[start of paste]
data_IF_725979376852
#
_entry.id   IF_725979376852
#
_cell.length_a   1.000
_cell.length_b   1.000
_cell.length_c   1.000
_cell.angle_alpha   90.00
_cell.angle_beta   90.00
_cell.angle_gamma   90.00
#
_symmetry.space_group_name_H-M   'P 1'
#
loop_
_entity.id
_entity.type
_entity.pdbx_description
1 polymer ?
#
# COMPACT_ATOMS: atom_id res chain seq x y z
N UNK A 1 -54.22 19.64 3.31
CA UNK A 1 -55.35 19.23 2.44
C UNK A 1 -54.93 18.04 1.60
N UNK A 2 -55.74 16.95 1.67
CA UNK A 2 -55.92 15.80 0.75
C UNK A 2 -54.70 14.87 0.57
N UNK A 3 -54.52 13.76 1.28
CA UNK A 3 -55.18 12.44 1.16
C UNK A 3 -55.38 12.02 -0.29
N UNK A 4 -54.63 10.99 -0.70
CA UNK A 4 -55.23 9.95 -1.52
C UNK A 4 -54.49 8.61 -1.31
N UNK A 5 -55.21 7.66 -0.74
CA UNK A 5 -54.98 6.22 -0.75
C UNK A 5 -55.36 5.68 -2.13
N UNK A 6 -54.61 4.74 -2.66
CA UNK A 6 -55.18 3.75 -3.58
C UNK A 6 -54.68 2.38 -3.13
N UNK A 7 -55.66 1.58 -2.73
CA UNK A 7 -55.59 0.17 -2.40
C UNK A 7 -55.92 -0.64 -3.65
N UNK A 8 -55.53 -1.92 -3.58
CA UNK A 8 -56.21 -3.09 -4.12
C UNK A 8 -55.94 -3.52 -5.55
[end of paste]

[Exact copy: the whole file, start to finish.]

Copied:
data_IF_725979376852
#
_entry.id   IF_725979376852
#
_cell.length_a   1.000
_cell.length_b   1.000
_cell.length_c   1.000
_cell.angle_alpha   90.00
_cell.angle_beta   90.00
_cell.angle_gamma   90.00
#
_symmetry.space_group_name_H-M   'P 1'
#
loop_
_entity.id
_entity.type
_entity.pdbx_description
1 polymer ?
#
# COMPACT_ATOMS: atom_id res chain seq x y z
N UNK A 1 -54.22 19.64 3.31
CA UNK A 1 -55.35 19.23 2.44
C UNK A 1 -54.93 18.04 1.60
N UNK A 2 -55.74 16.95 1.67
CA UNK A 2 -55.92 15.80 0.75
C UNK A 2 -54.70 14.87 0.57
N UNK A 3 -54.52 13.76 1.28
CA UNK A 3 -55.18 12.44 1.16
C UNK A 3 -55.38 12.02 -0.29
N UNK A 4 -54.63 10.99 -0.70
CA UNK A 4 -55.23 9.95 -1.52
C UNK A 4 -54.49 8.61 -1.31
N UNK A 5 -55.21 7.66 -0.74
CA UNK A 5 -54.98 6.22 -0.75
C UNK A 5 -55.36 5.68 -2.13
N UNK A 6 -54.61 4.74 -2.66
CA UNK A 6 -55.18 3.75 -3.58
C UNK A 6 -54.68 2.38 -3.13
N UNK A 7 -55.66 1.58 -2.73
CA UNK A 7 -55.59 0.17 -2.40
C UNK A 7 -55.92 -0.64 -3.65
N UNK A 8 -55.53 -1.92 -3.58
CA UNK A 8 -56.21 -3.09 -4.12
C UNK A 8 -55.94 -3.52 -5.55